my-australian-story-voyage-to-botany-bayThere is much relief in having others validate the accuracy of your own research. I can’t tell you how pleased I was when Martine Marin of the Association of Friends of Nicolas Baudin in France (Les Amis de Nicolas Baudin) recently wrote to me, referring to my latest novel Convict Girl as ‘very well documented’. She also devoted a page to Convict Girl in the association’s latest newsletter and gave it a strong recommendation to readers.

What’s next for you – more historical fiction?

Yes, I am currently researching and writing another historical novel based on an event I came across whilst researching Convict Girl. I hope to have the manuscript completed by early next year.

I also write teacher texts for primary and secondary English and History, and have a few things on the go in this area as well.

Thank you for visiting, Chrissie. Good luck with your next project. 

For further information about Chrissie Michaels’ novels and for teachers’ notes, visit Chrissie’s website.

Visit my blog again soon, or you call follow me on Facebook and Twitter at the addresses below.

Happy reading,

Julie Fison

 

 

 

 

Author Interview with Wanda Wiltshire and giveaway of Betrothed and Allegiance

Please welcome Australian author Wanda Wiltshire to Boomerang Books. Thanks so much for joining us Wanda.

Congratulations on the launch of your YA novel Allegiance, the second in the Betrothed series. For those who haven’t read Betrothed, can you tell us a little bit about this fantasy series?
Thanks Tracey, it’s a pretty exciting time! The Betrothed series tells the story of Amy Smith, a 17 year old girl with serious health issues, school bullies and a strong feeling that she doesn’t belong. In the first instalment of the series Amy discovers her suspicions are true when she meets the drop-dead gorgeous Leif in what she believes are dreams. After telling Amy she is betrothed to him, Leif urges her to seek her true identity. Soon Amy learns that not only is her birth name Marla but that she is a faery – exiled from her homeland, Faera. Amy – who begins to think of herself as Marla – is swept up in the thrill of her discovery and comes to believe that the only hurdle to happiness is overcoming Leif’s father, the cold and callous King Telophy. She is soon to learn there is so much more to her new reality.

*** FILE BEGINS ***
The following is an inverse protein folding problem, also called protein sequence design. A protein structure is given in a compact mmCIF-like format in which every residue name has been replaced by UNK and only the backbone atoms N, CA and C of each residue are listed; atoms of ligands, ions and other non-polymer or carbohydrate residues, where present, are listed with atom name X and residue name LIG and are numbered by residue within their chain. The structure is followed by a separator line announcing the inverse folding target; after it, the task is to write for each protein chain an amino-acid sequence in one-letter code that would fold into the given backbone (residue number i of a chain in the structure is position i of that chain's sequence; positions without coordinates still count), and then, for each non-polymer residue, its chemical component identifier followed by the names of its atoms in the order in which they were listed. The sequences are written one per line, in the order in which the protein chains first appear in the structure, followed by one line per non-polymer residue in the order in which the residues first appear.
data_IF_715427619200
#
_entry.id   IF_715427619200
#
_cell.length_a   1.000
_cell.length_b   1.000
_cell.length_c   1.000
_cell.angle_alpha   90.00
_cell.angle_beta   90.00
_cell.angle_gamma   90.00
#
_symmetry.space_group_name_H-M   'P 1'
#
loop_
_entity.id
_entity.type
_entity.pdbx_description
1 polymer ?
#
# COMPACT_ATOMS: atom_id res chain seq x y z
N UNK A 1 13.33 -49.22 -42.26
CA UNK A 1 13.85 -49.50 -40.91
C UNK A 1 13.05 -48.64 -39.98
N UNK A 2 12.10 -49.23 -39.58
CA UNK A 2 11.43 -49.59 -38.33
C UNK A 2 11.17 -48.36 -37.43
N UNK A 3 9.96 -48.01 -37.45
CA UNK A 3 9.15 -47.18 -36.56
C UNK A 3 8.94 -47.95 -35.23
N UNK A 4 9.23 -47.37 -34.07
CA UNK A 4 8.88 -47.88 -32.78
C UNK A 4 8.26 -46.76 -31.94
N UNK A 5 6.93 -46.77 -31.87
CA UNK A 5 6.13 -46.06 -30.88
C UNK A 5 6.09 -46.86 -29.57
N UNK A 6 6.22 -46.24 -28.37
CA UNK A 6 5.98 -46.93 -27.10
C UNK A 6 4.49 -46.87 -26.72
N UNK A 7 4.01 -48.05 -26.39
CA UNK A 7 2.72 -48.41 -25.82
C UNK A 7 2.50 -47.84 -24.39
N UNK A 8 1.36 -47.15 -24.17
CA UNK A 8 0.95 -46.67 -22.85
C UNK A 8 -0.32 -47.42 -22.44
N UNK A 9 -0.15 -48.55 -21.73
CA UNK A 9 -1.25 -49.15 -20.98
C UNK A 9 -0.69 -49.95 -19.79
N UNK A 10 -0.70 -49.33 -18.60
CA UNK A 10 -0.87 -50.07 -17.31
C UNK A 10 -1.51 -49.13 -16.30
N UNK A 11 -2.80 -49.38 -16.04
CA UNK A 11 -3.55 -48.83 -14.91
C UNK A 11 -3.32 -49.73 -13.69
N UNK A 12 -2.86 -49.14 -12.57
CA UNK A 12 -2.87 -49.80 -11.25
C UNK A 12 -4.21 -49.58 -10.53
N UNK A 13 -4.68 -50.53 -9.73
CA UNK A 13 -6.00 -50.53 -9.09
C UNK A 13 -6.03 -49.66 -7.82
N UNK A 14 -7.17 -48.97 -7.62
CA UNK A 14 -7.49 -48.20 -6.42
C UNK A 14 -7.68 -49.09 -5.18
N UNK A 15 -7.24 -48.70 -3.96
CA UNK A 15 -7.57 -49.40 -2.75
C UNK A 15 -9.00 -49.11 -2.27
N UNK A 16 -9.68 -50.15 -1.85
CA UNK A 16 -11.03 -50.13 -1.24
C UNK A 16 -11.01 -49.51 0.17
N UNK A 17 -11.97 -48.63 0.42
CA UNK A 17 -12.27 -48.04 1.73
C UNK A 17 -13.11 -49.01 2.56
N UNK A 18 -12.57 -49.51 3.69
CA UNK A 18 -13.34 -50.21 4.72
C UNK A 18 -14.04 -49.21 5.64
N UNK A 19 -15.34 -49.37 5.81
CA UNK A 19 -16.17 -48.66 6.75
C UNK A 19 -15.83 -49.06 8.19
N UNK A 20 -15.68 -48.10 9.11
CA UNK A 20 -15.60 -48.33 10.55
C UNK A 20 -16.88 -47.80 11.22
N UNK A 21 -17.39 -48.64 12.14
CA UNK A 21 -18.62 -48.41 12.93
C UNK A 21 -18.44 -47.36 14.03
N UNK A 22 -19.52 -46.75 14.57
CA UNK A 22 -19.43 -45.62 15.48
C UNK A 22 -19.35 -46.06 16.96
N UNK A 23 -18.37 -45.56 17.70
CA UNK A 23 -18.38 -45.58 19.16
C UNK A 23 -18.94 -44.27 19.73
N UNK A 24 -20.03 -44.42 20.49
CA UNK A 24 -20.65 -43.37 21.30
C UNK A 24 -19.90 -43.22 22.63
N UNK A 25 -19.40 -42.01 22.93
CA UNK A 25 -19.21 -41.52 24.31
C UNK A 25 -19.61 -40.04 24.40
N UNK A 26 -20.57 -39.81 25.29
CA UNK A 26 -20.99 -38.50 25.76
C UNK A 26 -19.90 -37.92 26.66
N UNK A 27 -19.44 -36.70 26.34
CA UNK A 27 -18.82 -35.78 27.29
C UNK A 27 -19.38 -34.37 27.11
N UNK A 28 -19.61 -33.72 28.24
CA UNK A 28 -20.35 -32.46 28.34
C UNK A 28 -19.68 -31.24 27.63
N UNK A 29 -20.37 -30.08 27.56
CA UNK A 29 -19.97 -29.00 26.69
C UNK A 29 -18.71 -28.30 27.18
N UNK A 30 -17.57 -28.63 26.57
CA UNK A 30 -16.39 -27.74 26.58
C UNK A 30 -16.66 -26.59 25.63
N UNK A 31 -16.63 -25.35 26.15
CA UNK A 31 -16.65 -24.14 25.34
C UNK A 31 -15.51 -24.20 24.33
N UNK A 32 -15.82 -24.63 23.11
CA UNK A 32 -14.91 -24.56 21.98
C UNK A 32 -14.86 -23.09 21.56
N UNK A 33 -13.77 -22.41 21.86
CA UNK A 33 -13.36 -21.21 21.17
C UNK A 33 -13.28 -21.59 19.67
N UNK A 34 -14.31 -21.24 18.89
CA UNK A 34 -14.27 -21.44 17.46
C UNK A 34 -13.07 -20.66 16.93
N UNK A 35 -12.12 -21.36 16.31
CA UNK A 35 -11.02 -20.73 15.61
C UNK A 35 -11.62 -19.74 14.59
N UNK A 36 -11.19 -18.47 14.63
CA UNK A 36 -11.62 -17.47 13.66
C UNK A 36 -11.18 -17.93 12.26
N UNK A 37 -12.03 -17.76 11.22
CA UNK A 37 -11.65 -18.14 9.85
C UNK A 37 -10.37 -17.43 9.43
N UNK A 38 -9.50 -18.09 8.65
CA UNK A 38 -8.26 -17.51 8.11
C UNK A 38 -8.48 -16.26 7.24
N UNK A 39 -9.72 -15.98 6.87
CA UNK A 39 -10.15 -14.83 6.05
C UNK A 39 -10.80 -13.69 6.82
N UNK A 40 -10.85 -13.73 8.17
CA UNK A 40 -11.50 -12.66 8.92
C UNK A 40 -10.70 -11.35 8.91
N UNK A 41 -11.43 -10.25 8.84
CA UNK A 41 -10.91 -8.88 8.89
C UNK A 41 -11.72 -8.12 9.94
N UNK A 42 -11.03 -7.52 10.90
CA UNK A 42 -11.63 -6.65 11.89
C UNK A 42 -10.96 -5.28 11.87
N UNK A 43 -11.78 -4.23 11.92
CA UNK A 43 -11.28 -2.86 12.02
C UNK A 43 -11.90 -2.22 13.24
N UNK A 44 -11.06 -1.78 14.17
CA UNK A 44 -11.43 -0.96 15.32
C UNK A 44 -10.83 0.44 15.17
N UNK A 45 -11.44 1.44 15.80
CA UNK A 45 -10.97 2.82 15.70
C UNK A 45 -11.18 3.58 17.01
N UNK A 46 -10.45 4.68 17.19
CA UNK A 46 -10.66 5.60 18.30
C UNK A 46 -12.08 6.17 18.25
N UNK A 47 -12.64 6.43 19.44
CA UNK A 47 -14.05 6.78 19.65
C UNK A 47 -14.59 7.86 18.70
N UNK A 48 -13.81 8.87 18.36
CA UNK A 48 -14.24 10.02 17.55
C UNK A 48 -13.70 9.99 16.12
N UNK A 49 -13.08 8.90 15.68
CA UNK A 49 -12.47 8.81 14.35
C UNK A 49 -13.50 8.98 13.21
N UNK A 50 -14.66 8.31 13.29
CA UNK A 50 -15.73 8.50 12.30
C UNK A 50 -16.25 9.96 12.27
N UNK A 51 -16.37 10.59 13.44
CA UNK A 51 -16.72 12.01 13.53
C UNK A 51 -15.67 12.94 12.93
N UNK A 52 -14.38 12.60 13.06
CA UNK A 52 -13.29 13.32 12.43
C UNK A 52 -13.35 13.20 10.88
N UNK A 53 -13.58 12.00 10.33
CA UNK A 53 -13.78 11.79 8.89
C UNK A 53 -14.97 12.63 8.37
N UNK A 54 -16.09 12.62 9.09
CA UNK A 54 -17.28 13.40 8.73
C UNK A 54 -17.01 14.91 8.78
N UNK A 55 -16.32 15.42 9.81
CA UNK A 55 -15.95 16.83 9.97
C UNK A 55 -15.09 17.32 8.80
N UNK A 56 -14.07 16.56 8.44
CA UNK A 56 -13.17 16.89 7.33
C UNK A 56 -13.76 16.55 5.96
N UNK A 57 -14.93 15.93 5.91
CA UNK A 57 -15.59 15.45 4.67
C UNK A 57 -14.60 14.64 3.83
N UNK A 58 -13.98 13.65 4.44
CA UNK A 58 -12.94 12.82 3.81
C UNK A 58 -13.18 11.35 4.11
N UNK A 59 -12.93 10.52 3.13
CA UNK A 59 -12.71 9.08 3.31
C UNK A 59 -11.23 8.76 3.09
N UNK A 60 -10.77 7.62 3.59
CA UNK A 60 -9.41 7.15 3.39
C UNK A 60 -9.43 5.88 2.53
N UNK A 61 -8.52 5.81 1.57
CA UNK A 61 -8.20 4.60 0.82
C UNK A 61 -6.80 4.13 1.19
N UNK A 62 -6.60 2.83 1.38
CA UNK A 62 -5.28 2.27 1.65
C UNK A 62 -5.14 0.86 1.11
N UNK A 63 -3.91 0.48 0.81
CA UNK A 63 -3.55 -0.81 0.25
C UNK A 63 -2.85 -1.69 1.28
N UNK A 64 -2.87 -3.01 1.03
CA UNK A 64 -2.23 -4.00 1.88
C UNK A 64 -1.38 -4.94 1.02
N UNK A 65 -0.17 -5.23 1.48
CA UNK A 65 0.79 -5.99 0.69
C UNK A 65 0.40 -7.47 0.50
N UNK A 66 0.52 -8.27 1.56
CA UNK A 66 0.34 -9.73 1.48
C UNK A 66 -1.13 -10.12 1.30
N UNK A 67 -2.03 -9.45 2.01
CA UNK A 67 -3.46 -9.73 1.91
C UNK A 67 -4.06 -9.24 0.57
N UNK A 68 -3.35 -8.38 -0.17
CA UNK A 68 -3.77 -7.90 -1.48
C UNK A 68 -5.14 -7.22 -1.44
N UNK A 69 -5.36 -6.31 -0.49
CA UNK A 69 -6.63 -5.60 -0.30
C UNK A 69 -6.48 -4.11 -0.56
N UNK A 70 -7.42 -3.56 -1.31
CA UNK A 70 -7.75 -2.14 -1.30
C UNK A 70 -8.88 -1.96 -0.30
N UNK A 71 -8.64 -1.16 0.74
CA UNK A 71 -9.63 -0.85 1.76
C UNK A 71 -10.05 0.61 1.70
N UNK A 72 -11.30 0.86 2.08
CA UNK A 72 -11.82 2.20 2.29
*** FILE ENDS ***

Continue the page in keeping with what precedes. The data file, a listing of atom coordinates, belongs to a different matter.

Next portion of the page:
photoWhat’s your inspiration for the land of Faera?
Betrothed was the answer to a prayer and Faera came to me as part of that. It’s the kind of world I long to live in with aspects of it continually being revealed to me. Faera is not like any particular place I’ve seen, but I do occasionally catches glimpses of it in the real world – a shaft of sunlight falling through a lush forest, a beautiful display of colour as the sun goes down or an exquisite flower growing wild. It is a place of old forests, glittering rivers and majestic mountains. The Fae create their homes amongst this beauty but would no more destroy a tree to do so than tear off one of their own wings. Faera is not a perfect world, as Marla soon discovers, but one where the Fae share the resources, do what they love and work together.

Betrothed has been receiving fantastic reviews both in Australia and overseas, have you been surprised by how well it’s doing?
What truly surprises me is that I wrote Betrothed. In the beginning I never actually believed I could finish it, so writing ‘the end’ on the manuscript was one of the highlights of my life. To celebrate I had a tiny book made for my charm bracelet. Sometimes I twirl that little gold book in my fingers and have to pinch myself! What I’ve found with Betrothed is that the people who love it, really really love it. I can’t say I’m surprised about that because I feel exactly the same way. I’m not very surprised either that lovers of Betrothed are looking forward to finding out what happens next. Betrothed did end at a crucial moment, and I know if I were a reader I’d want to know.

Is Allegiance a stand-alone book or should readers seek to read Betrothed first?